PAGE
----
The Japanese Floral Calendar

The Japanese Floral Calendar

by Ernest W. Clement



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The Japanese Floral Calendar by Ernest W. Clement

From the Introduction:

THE JAPANESE are a nature-loving people and frequently give practical expression to their feelings by taking a holiday simply for "flower-viewing." At the proper season, the entire nation, so to speak, takes a day off and turns out on a big picnic, to see the plum blossoms, or the cherry blossoms, or the maples, or the chrysanthemums. No utilitarian views of the value of time or miserly conceptions of the expense of such outings prevail for a moment; for the Japanese are worshippers of beauty rather than of the "almighty dollar." A few pennies on such occasions bring many pleasures, and business interests are sacrificed at the shrine of beauty. And, as one or more flowers are blooming every month, there is almost a continuous round of such picnics during the year. Having lived in Japan for some time, it is my purpose, therefore, to tell my American countrymen something of the flower or flowers popular each month, with some folk-lore, poems, or other description thereof and have it illustrated by pictures. But first we must call attention to the fact, that the Japanese word hana includes, not only a "flower" or "blossom" according to our conceptions, but also twigs, leaves, grasses, etc., so that the pine, the maple, and even the snow may come into this category.

We are confronted at the very outset with a chronological difficulty in presenting this subject to Western readers. For the programme of Japanese floral festivals was originally arranged on the basis of the old lunar calendar, so long in vogue in Japan. By that calendar the New Year came in about the 21st of January to the 18th of February; so that it was from three to seven weeks behind the Occidental solar calendar. For instance, the following is a floral programme according to the "old style":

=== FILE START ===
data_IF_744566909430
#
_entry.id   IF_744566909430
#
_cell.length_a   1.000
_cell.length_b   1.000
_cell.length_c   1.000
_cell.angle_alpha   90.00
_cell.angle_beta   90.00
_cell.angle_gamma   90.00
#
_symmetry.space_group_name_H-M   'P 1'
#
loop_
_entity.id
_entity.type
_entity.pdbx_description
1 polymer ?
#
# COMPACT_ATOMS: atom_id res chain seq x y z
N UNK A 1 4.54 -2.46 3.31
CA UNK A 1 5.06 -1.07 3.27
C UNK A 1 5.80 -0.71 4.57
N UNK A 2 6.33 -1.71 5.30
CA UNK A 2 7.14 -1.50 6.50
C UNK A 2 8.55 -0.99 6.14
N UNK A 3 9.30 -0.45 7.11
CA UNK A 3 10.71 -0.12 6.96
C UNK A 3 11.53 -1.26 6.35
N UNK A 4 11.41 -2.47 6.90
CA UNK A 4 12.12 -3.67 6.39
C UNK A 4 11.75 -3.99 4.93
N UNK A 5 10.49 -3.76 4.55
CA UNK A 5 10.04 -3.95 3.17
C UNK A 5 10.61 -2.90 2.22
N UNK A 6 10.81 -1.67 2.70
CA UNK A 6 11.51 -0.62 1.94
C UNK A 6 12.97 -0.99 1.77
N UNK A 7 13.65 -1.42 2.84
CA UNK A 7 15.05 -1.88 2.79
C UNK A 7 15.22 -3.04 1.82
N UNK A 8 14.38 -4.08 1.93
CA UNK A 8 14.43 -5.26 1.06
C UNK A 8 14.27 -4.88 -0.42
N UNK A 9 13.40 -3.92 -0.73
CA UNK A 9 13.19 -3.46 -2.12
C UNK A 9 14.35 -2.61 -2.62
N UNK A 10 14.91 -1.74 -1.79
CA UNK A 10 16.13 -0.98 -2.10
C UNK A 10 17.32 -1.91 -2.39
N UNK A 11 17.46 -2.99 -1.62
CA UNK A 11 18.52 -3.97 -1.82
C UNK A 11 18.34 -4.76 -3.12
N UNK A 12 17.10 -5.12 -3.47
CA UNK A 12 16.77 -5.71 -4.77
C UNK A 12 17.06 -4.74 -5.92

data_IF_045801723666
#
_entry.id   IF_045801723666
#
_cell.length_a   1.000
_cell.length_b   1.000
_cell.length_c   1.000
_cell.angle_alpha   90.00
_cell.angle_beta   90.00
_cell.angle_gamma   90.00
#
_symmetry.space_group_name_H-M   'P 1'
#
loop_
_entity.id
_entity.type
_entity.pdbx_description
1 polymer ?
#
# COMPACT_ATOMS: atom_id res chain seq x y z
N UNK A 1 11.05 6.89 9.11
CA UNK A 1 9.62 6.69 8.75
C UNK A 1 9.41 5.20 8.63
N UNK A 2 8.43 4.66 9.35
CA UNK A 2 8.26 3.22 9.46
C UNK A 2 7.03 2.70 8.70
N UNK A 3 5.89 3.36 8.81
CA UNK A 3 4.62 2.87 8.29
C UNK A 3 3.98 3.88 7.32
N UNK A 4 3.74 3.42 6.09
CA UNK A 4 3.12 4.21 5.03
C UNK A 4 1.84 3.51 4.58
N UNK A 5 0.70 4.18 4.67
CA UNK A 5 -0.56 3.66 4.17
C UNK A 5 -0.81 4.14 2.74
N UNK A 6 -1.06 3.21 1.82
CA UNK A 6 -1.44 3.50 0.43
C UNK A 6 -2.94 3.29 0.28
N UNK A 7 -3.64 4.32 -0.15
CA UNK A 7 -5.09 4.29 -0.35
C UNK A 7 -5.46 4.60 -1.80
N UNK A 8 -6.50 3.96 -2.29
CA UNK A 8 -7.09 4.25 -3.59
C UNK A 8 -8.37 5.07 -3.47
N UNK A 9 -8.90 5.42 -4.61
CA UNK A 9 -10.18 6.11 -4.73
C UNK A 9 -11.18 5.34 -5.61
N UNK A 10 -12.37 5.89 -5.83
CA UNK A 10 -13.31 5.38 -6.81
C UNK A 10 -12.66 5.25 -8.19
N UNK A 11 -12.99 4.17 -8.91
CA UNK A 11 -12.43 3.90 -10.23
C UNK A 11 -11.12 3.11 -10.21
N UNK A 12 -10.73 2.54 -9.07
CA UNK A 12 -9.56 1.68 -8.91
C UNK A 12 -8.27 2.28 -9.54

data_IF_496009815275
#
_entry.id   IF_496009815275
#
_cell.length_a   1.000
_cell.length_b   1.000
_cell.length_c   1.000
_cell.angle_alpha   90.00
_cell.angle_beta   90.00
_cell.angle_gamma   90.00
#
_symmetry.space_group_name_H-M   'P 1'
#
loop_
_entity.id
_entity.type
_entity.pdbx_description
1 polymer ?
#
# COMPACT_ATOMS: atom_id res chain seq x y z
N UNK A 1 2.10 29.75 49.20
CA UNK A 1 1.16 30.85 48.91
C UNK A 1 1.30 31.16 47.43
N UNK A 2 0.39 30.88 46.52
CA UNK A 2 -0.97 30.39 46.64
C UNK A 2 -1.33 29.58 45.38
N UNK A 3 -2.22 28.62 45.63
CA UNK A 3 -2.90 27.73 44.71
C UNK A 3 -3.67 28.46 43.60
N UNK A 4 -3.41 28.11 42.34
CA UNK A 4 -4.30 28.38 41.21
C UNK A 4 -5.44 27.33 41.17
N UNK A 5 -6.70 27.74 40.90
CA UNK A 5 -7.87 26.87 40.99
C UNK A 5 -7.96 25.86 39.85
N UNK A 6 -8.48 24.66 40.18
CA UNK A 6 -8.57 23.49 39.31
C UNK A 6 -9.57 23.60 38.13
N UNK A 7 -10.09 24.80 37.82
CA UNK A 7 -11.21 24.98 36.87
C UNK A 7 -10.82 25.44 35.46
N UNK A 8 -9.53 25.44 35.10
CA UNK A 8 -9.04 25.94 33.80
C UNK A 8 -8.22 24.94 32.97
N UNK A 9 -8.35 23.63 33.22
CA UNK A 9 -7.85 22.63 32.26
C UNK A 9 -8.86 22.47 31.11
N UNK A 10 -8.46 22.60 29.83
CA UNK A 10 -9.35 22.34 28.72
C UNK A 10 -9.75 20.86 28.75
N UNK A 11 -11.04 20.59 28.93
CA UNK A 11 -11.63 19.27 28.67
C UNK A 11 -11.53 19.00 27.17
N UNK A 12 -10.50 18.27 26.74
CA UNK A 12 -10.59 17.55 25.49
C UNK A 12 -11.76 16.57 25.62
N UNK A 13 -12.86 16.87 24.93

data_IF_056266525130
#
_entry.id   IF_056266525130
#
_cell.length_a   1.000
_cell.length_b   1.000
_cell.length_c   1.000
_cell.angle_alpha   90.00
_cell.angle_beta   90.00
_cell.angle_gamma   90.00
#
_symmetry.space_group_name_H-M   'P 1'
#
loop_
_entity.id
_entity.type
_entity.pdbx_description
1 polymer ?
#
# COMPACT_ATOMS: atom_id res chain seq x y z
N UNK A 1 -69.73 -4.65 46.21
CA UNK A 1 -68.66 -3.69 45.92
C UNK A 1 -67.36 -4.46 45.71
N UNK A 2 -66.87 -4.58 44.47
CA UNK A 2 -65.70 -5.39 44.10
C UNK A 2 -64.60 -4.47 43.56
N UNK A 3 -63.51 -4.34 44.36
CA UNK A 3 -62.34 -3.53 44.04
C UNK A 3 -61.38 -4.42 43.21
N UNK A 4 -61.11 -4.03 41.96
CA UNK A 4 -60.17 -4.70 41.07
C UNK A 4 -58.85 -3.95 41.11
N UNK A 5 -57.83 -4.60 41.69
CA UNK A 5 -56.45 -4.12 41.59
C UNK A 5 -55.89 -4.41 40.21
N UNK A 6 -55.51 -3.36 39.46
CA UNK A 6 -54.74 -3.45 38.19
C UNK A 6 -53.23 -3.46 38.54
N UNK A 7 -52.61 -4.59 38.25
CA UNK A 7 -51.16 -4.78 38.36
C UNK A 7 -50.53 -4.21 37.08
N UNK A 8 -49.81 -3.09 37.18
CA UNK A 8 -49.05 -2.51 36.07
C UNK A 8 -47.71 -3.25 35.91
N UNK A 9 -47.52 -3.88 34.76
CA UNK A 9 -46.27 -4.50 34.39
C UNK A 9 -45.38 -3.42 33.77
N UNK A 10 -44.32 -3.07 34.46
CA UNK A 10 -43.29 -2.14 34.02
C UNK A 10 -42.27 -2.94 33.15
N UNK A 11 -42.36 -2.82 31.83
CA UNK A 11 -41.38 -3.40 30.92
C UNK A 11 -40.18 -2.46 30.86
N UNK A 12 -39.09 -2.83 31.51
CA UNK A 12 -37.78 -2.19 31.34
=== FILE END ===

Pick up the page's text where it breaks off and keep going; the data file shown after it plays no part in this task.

First month (about February) Pine.

Second month (about March) Plum.

Third month (about April) Cherry.

Fourth month (about May) Wistaria.

Fifth month (about June) Iris.

Sixth month (about July) Tree peony.

Seventh month(about August) Lespedeza.

Eighth month (about September) Eularia.

Ninth month (about October) Chrysanthemum.

Tenth month (about November) Maple.

Eleventh month (about December) Willow.

Twelfth month (about January) Paullownia.

But when Japan adopted the Gregorian calendar, many of the floral festivals were transferred to the new style without regard to the awful anachronism that followed. In the case of the pine, which is chosen for the first month on account of the prominent part that it plays in the New Year's decorations, it makes no special difference whether the New Year begins January 1 or February 18. But in many other cases the calendar suffers serious dislocation, because some of the "flowers" cannot conveniently be moved back a month or more. The autumn full moon, too, in whose festival certain blossoms figured, cannot be arbitrarily hurried up. Hence, it is rather difficult for the flowers of Old Japan to run on the new Occidental schedule.

Product Details

ISBN-13: 9781502385406
Publisher: CreateSpace Publishing
Publication date: 09/15/2014
Pages: 72
Product dimensions: 6.00(w) x 9.00(h) x 0.15(d)

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